2013-12-19 16.27.49What’s a fast walker to do?  Find the mid-block  cut-throughs, of course.  Today, I happened onto a kind of alleyway filled with sculpture, like this Leda and the Swan by Botero.  Love it.

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And this perfectly silent walkway with fountains and lights–more magical than any Bergdorf window.

A close shave averted…for the moment.  I decided on an early Thai dinner at a restaurant so tiny that I can napkin-daub the lips of the person at the next table without straightening my arm.  I arrived at the unfashionable hour of 4:45 and was seated right away at the last remaining seat.  At the bar, I discovered that one has elbow room, but is knocked continually along the backside.  Still, the food is good, cheap, and fast, which works because I had places to go and people to see.

Laurie Metcalf in jeans, Jeff Goldblum in his costume--a suit

Laurie Metcalf in jeans, Jeff Goldblum in his costume–a suit

I wanted to hear what Jeff Goldblum would say about his character in Domesticated, during a pre-show conversation at Lincoln Center.  Not only did that cast have time before their 8 pm curtain, but so did I.

Goldblum plays a womanizing gynecologist (ewww) turned philandering politician (how obvious).  What makes the show different from the headlines is what happens next.  I saw the play a couple of months ago, but vividly remember his close shave with the dark side consequences of his affair.  But another tight corner was avoided by both Goldblum and his co-star Laurie Metcalf by discussing the play’s process, not their characters.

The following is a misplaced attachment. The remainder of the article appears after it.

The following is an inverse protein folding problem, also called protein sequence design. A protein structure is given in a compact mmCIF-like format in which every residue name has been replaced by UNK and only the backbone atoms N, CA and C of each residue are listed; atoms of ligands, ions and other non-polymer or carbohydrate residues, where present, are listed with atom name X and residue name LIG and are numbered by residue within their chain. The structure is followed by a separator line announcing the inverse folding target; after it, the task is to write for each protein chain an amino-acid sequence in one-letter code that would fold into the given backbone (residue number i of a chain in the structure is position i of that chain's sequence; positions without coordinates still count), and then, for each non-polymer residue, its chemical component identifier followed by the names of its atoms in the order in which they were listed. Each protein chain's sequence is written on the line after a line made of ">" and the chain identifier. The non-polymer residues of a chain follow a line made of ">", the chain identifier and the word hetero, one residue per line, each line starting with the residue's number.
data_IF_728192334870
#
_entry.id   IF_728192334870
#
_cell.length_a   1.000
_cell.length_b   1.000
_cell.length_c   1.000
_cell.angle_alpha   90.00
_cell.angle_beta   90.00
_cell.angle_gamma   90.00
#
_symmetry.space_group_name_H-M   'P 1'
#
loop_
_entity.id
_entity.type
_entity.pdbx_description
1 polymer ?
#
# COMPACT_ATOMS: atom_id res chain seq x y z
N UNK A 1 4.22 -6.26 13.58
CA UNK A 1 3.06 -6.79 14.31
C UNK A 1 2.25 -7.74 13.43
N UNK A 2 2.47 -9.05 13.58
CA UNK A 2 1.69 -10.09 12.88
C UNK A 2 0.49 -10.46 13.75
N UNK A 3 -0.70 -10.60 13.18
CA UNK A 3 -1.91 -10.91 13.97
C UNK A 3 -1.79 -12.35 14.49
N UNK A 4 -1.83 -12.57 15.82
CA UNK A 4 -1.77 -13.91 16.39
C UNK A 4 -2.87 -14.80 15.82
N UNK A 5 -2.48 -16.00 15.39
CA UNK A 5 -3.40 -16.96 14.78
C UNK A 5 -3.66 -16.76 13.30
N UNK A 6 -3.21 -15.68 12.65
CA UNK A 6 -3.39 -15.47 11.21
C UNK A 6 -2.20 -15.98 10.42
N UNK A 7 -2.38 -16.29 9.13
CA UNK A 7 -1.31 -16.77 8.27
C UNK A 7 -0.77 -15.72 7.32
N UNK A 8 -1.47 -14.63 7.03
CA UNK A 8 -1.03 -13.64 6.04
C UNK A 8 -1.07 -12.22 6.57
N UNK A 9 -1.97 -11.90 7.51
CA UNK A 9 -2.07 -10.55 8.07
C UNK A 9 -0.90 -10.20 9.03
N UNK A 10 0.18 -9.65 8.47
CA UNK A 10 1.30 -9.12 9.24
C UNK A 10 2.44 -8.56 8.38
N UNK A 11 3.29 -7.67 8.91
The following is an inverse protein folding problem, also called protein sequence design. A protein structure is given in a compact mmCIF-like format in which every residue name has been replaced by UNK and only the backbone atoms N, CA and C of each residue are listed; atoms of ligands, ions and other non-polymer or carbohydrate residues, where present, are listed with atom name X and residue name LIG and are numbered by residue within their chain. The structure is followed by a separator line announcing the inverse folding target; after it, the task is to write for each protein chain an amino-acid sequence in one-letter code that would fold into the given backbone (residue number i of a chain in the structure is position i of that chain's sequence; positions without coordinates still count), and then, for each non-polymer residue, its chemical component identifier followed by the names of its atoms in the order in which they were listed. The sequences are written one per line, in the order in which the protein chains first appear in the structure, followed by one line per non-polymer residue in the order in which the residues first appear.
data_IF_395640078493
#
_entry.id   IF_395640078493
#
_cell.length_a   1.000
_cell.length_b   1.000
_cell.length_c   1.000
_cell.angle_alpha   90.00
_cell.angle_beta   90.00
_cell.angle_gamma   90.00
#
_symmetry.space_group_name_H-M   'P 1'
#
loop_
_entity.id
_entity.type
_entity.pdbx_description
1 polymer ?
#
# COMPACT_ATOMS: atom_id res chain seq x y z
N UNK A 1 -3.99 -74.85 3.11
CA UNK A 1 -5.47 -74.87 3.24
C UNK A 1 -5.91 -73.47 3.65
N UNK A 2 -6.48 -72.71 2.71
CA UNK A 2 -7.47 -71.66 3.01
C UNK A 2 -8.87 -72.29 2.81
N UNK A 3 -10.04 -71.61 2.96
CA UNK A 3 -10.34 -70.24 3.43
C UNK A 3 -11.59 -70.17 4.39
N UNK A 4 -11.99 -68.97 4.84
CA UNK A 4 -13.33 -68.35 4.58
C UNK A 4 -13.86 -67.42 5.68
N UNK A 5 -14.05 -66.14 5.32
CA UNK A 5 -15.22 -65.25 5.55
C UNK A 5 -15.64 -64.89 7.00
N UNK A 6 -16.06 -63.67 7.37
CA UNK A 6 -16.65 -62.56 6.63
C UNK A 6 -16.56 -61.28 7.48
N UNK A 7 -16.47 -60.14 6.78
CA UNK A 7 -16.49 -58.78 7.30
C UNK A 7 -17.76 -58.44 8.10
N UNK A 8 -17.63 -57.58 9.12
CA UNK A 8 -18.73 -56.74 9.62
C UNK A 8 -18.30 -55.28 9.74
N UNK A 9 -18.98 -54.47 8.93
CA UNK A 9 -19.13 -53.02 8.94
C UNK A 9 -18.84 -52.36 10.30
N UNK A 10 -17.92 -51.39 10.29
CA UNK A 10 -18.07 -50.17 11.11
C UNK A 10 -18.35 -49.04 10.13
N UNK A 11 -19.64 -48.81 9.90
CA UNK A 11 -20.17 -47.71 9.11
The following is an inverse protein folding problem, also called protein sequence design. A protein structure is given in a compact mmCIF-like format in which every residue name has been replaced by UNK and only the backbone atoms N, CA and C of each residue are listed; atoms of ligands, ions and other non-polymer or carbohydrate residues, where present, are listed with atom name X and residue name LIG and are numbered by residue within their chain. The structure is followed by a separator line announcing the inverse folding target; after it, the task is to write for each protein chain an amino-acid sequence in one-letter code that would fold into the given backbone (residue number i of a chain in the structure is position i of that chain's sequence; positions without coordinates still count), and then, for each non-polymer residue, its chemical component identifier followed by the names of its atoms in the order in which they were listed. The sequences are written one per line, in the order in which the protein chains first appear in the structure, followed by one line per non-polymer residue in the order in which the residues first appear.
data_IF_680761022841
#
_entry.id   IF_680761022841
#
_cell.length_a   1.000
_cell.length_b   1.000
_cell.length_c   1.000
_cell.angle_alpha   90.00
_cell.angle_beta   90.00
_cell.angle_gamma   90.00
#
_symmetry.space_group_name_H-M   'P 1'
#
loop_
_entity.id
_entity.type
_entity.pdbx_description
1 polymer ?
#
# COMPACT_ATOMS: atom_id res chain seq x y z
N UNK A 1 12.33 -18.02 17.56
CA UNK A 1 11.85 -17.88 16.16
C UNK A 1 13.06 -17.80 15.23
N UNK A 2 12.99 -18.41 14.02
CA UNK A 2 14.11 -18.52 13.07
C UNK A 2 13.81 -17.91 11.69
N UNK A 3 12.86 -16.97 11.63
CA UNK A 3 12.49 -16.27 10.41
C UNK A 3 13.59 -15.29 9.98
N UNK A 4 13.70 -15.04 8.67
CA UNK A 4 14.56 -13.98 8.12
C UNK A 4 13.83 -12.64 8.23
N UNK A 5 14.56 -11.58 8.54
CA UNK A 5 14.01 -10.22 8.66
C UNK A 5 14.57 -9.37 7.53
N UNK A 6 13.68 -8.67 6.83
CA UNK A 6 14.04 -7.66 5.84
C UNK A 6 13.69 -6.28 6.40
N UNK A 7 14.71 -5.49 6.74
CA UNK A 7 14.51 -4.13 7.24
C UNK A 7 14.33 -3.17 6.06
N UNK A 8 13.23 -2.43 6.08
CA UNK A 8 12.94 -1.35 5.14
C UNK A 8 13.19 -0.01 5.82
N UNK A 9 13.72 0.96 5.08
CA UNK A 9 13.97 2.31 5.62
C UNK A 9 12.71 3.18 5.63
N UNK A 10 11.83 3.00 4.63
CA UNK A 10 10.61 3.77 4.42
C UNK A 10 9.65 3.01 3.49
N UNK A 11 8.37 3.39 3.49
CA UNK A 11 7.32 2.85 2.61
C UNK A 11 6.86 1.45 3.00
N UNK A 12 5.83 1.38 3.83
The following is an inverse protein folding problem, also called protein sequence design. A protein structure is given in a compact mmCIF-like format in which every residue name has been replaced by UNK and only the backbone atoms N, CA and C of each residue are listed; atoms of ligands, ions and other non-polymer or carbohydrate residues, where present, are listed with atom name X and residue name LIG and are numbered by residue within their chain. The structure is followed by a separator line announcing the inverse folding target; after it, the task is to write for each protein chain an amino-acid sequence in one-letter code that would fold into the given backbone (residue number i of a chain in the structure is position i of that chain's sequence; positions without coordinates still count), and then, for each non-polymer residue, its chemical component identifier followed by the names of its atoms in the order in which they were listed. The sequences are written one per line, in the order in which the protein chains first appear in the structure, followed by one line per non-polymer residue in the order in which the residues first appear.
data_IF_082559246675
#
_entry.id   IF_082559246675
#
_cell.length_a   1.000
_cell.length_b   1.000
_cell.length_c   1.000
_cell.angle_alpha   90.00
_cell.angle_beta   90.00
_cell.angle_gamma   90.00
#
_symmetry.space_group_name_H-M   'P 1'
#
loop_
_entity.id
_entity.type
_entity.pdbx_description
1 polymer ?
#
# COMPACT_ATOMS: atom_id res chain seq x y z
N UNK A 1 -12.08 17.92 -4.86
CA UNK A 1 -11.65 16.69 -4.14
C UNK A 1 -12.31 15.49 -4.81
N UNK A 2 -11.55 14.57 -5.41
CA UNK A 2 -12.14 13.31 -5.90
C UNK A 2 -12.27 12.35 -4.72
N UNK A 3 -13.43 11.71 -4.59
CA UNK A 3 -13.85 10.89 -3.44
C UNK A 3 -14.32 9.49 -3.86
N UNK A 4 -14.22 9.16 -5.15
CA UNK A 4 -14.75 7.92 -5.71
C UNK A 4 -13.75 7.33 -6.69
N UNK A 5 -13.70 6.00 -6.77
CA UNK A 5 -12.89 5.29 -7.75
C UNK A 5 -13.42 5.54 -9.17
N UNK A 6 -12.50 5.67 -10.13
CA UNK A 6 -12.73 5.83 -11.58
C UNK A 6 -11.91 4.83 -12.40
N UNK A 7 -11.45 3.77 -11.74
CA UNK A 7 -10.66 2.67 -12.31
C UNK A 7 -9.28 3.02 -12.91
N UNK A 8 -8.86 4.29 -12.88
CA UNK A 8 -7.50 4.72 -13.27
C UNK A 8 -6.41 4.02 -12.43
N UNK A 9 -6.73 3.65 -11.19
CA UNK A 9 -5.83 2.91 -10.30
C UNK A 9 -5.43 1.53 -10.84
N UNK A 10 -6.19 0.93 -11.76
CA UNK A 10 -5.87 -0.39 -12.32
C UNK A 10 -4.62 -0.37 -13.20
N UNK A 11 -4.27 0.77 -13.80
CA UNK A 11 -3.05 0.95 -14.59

My favorite close shave of the day belonged to the Met, and its new exhibit on dressing tables through the ages.   I’m newly in love with the Met.  Every time I go now, it is such a joy.  This small exhibit gives you plenty of time and space to savoy reach gem.

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The ancient Egyptians loved their makeup, and formulated the concept of a box of vial and jars of stuff on a table just for that purpose.






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Look at the intricate beauty of the inlaid patterns and scenes on This dressing table for Madame du Pompadour.  This table was designed with all her passions included–gardening, architecture, nature–the motifs are all there to please her.

Several more French, Italian, and even American examples each sing their glories.